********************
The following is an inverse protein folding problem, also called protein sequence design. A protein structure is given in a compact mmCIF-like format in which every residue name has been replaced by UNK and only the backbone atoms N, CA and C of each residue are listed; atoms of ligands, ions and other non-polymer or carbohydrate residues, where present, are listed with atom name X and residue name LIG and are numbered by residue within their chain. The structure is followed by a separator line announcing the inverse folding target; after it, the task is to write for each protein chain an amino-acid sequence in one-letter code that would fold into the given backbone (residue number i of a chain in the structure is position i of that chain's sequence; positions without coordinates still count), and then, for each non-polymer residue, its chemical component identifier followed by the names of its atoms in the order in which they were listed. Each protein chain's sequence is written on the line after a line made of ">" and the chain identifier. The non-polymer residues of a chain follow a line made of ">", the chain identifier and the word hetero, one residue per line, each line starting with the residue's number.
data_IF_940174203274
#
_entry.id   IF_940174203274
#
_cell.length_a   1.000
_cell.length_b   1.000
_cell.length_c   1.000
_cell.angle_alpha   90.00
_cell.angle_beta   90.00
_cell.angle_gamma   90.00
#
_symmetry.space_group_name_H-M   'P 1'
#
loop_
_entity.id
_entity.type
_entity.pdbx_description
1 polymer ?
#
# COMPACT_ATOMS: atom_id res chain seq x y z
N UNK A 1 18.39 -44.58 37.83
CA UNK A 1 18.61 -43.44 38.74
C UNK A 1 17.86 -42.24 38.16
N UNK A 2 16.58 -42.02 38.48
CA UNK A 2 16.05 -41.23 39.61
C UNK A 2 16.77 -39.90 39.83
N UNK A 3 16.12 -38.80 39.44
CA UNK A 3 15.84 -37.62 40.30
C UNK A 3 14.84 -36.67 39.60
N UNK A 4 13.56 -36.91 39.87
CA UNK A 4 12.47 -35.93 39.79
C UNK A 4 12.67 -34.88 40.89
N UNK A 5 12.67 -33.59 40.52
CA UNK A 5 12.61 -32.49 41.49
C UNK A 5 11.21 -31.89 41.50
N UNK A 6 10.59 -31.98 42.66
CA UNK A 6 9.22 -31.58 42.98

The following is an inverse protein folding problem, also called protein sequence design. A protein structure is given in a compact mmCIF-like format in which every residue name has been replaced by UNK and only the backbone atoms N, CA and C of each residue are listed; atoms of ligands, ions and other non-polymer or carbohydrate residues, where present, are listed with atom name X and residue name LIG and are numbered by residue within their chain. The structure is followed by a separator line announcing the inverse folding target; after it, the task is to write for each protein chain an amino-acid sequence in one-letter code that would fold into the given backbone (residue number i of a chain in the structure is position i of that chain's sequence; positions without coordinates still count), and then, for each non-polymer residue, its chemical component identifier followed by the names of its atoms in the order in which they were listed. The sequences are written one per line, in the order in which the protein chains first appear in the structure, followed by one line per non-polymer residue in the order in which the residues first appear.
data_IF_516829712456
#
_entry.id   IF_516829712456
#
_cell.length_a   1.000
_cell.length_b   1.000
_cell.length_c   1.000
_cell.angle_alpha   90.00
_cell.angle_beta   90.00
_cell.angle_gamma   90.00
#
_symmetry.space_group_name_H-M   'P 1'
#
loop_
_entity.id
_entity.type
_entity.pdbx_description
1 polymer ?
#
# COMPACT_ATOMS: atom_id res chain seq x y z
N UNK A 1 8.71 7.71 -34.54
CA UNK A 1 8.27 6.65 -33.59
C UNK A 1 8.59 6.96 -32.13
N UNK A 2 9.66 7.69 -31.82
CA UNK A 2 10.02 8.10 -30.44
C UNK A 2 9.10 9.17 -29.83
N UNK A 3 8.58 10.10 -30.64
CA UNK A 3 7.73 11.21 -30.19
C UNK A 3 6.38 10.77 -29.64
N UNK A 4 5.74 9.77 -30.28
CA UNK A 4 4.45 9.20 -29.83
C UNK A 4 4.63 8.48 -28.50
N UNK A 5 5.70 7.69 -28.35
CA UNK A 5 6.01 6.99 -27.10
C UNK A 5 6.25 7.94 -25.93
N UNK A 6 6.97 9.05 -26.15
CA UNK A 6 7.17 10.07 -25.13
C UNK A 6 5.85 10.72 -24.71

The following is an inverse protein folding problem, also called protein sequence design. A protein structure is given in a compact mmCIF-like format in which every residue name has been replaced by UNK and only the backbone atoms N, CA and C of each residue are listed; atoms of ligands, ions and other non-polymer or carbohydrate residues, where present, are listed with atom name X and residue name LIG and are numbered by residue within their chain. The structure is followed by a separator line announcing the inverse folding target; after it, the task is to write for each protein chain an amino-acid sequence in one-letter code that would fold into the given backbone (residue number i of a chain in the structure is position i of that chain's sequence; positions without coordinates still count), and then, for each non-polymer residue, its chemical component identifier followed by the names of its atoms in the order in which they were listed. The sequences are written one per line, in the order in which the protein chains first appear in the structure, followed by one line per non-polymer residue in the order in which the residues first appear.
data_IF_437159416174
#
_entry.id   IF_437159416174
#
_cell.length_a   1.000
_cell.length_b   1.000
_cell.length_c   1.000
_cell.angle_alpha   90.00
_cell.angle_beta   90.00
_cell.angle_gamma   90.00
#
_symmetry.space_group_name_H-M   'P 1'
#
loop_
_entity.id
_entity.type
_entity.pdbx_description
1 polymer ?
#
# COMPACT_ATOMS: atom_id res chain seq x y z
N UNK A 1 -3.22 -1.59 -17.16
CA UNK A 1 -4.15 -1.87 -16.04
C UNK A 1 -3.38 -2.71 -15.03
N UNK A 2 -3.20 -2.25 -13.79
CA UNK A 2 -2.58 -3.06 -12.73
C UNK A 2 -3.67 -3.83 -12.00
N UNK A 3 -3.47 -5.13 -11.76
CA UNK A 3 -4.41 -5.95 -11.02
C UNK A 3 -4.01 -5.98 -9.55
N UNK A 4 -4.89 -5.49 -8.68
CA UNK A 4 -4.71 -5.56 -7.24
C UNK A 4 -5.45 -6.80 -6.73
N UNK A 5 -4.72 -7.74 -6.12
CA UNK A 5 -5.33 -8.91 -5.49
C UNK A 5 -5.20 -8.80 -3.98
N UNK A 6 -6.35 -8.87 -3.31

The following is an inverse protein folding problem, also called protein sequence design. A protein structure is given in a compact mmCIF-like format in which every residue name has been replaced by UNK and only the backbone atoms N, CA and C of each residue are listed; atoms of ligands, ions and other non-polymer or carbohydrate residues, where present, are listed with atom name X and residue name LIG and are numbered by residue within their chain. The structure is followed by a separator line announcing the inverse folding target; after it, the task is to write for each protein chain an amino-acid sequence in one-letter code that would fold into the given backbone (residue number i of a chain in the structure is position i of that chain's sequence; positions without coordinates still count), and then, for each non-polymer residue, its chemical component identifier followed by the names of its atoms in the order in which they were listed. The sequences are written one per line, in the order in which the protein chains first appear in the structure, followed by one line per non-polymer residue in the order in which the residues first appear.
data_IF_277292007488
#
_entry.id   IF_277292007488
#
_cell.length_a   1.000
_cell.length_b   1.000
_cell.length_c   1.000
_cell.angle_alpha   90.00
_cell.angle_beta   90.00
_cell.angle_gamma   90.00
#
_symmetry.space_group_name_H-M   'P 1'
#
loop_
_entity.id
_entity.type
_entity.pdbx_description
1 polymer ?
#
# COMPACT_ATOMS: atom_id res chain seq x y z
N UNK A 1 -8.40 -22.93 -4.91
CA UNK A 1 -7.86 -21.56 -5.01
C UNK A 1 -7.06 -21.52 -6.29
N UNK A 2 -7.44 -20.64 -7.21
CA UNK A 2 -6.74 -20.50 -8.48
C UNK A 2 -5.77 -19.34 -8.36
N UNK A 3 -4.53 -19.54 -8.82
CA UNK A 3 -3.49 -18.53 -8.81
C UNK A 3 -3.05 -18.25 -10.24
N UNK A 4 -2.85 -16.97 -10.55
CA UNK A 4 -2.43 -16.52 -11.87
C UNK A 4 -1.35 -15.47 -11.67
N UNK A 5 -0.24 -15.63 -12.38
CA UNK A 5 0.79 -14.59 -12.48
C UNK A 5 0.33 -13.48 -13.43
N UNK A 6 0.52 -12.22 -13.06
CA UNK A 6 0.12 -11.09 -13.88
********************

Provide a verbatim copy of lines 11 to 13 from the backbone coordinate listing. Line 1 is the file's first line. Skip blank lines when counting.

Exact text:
_cell.angle_gamma   90.00
#
_symmetry.space_group_name_H-M   'P 1'